Owners At This Urban Agriculture-Focused Condo Can Grow Their Own Grub
Ottawa’s Windmill Developments has partnered with Curated Properties on The Plant, an urban agriculture-oriented mixed-use project with a greenhouse-kitchen and in-suite aeroponic planter towers and herb gardens.
A redevelopment of the Dufflet Pastries site at Dovercourt Road and Sudbury Street, The Plant will be 10 storeys, with 10K SF of ground-floor retail and 10K SF of office on the second level.
It is the third project on Dovercourt for Curated; the Toronto developer previously built Cabin and 455 Dovercourt. The Plant is designed in accordance with One Planet Living principles, which Windmill CEO Jonathan Westeinde said is the same framework guiding Zibi, his company’s major mixed-use project in Ottawa.
“It’s all about using the ecological footprint of one planet, versus the average Canadian, who uses five planets.”
Curated partner Adam Ochshorn said The Plant — inspired by Milan’s Bosco Verticale (vertical forest) — will be oriented entirely around enabling residents to grow their own herbs and vegetables, making the project a good fit with Queen West's foodie culture.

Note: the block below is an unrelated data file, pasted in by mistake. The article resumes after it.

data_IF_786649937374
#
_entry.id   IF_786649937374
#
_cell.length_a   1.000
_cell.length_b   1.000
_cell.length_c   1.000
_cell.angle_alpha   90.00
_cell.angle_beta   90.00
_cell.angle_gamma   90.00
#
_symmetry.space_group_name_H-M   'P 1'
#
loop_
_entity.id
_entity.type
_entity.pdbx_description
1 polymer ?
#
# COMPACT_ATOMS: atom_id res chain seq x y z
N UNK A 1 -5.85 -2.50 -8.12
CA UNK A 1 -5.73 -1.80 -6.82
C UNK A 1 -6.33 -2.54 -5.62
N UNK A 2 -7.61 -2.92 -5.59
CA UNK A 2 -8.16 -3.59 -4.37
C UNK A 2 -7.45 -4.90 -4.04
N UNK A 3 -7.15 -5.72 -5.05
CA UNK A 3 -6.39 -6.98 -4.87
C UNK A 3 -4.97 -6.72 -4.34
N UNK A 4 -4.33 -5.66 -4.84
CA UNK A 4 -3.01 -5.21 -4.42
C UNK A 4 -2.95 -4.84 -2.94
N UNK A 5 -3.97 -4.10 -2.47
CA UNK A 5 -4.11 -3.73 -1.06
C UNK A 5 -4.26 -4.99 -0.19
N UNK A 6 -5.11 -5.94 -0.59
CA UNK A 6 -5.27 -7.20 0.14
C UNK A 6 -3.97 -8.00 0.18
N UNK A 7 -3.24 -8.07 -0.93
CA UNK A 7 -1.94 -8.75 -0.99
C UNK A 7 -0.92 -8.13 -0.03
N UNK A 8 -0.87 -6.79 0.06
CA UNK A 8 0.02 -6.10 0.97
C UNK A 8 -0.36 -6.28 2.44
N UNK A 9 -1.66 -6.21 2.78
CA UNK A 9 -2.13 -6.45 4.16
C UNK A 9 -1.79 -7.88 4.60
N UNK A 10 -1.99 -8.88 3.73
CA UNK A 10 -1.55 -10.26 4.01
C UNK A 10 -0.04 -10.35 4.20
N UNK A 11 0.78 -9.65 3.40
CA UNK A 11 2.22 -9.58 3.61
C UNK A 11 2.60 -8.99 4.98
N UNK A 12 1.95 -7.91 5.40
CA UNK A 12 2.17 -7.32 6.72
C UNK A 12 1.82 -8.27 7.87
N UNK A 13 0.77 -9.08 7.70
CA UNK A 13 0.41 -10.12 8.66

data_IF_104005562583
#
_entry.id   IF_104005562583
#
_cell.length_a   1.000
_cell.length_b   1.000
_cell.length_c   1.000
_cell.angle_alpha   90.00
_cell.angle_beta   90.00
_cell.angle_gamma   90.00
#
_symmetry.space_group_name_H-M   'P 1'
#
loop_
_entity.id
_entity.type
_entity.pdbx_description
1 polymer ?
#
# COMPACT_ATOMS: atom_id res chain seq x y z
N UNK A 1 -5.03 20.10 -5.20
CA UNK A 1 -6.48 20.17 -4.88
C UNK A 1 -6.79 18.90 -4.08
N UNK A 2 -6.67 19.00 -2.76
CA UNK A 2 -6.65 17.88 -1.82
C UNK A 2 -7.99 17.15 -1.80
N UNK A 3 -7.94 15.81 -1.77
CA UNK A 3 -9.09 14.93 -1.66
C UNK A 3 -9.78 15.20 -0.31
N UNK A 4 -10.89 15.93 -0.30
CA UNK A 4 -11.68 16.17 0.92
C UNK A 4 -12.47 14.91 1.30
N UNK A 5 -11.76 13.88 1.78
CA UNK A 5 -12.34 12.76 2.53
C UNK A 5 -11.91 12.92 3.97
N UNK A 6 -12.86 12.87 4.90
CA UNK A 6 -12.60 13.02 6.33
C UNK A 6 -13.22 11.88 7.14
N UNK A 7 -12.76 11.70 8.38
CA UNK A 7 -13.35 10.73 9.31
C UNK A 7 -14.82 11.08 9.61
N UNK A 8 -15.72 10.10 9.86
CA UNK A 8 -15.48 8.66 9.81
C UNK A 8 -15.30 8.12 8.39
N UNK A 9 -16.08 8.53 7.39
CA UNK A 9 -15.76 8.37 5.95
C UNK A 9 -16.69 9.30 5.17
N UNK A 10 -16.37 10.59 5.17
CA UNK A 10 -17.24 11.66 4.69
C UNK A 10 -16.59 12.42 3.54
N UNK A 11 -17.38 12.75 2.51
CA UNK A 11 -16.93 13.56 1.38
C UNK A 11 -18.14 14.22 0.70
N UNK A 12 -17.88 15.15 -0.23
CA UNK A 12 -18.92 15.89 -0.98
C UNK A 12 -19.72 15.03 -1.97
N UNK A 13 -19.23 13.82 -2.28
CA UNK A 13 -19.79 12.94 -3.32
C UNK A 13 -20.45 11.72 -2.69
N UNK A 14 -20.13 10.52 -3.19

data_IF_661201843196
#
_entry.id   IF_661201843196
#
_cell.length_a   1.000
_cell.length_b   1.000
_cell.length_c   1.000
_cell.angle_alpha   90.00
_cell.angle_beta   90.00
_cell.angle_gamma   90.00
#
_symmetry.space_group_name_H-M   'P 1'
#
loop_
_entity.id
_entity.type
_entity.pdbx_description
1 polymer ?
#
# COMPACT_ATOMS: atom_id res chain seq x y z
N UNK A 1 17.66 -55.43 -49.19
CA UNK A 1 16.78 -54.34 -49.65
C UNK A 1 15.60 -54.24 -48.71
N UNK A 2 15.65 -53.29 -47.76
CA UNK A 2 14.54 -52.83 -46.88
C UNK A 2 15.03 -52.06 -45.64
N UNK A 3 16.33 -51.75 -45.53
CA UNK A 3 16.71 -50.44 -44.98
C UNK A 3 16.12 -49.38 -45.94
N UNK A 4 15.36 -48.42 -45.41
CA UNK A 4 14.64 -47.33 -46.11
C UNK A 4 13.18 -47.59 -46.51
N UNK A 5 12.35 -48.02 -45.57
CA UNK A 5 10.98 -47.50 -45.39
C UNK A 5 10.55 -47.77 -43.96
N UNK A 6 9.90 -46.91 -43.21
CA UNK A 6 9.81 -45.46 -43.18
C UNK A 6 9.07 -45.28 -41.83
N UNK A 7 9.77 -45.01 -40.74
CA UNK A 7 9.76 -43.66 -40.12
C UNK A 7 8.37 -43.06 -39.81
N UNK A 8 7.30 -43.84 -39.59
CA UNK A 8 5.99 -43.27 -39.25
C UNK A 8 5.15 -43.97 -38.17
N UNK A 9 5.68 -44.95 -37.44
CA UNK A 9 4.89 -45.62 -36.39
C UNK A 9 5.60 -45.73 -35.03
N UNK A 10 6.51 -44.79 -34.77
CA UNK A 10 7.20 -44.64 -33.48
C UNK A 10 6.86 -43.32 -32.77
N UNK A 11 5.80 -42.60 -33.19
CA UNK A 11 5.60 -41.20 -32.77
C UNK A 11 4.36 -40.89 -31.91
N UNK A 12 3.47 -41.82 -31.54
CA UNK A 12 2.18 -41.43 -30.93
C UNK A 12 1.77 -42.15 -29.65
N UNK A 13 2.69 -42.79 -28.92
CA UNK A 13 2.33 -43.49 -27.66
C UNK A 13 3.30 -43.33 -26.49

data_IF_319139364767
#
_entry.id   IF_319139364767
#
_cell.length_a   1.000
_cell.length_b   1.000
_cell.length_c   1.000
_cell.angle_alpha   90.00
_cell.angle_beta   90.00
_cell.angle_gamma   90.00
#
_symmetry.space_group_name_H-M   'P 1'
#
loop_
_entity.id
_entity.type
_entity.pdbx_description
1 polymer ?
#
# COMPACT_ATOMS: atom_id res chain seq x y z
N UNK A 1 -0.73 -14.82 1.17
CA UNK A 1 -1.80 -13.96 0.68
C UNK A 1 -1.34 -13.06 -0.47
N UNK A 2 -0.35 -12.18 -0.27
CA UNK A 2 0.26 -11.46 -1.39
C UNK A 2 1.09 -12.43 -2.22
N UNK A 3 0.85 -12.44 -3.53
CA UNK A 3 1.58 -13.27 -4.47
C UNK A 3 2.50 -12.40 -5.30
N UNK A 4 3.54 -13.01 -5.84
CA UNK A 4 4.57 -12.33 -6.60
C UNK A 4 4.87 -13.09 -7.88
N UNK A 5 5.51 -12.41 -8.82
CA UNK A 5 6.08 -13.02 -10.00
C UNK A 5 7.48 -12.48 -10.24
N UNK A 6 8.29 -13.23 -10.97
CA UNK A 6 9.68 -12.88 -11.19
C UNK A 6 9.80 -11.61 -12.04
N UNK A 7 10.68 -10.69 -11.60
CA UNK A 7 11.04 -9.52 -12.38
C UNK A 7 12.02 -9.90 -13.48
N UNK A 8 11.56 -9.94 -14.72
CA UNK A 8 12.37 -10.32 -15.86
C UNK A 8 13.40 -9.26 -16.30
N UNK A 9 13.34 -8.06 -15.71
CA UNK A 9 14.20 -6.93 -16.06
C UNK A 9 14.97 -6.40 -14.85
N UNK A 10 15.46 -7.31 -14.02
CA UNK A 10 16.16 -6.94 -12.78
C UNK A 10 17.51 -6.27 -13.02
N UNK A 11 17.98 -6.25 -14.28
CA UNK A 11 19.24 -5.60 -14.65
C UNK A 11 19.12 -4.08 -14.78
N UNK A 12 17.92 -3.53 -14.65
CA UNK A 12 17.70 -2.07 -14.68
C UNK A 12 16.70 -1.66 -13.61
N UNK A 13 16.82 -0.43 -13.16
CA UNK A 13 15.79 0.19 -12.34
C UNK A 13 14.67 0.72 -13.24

Food-focused amenities include an internal greenhouse for cultivating seeds and starting plants adjacent to the building’s communal industrial kitchen.
Each suite will have micro-garden beds for fresh herbs built into kitchen counters. And owners can purchase a vertical LED-lit aeroponic planter tower, enabling cultivation indoors or outdoors.
Westeinde said The Plant also will be powered by a carbon-neutral district energy system, including geothermal heating/cooling. (All of Windmill's mixed-use projects are LEED Platinum.)
The company's Toronto-based partner, Alex Spiegel — who developed Union Lofts — had a connection with Dufflet Pastries owner Dufflet Rosenberg, and assisted with the site’s rezoning several years back.
As the area matured, the property’s redevelopment potential became clear, so Windmill bought it from the bakery owner and brought boutique builder Curated on board.
“We’re a good mix from a brand point of view,” Westeinde said.
Suites at The Plant are wide and shallow, helping maximize sun exposure. All 78 units will have a terrace or balcony, with ample room for plants. And the triangular balcony shape will enable more light to filter to floors below, facilitating plant growth and terrace-to-table food production.
Amid skyrocketing GTA detached-house prices, more families and first-time buyers are turning to condos.
“We want to give owners the ability to still have agriculture be part of their home,” Ochshorn said. “Plants make you feel good. When they grow, hopefully you grow."